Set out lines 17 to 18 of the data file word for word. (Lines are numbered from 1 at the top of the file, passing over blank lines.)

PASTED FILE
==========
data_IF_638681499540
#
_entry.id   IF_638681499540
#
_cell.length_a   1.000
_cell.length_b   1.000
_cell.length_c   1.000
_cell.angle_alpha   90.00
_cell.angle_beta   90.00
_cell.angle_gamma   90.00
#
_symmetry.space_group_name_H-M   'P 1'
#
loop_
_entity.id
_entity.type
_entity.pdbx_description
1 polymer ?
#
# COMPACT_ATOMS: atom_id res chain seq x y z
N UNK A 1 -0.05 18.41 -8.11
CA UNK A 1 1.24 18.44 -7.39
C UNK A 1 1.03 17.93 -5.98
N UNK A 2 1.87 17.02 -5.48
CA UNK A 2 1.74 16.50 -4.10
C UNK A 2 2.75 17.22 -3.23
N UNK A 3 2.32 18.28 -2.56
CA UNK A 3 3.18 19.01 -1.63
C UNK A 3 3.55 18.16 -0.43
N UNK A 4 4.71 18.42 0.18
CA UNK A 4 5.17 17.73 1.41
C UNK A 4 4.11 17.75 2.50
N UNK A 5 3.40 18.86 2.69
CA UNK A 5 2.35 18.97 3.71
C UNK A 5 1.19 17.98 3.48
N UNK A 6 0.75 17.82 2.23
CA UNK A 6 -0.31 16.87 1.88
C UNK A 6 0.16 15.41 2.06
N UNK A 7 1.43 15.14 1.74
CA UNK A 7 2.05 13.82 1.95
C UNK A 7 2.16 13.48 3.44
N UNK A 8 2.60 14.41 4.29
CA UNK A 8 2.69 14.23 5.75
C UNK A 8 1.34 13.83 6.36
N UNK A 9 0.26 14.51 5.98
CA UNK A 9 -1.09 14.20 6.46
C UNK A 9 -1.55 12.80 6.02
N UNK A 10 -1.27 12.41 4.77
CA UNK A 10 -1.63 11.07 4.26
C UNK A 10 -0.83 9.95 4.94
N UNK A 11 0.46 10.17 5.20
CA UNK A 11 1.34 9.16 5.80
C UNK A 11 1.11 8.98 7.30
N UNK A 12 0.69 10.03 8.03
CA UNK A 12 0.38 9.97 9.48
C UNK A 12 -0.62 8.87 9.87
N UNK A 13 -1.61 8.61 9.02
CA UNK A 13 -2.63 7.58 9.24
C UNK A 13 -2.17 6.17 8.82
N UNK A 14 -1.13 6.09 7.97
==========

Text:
_entity.pdbx_description
1 polymer ?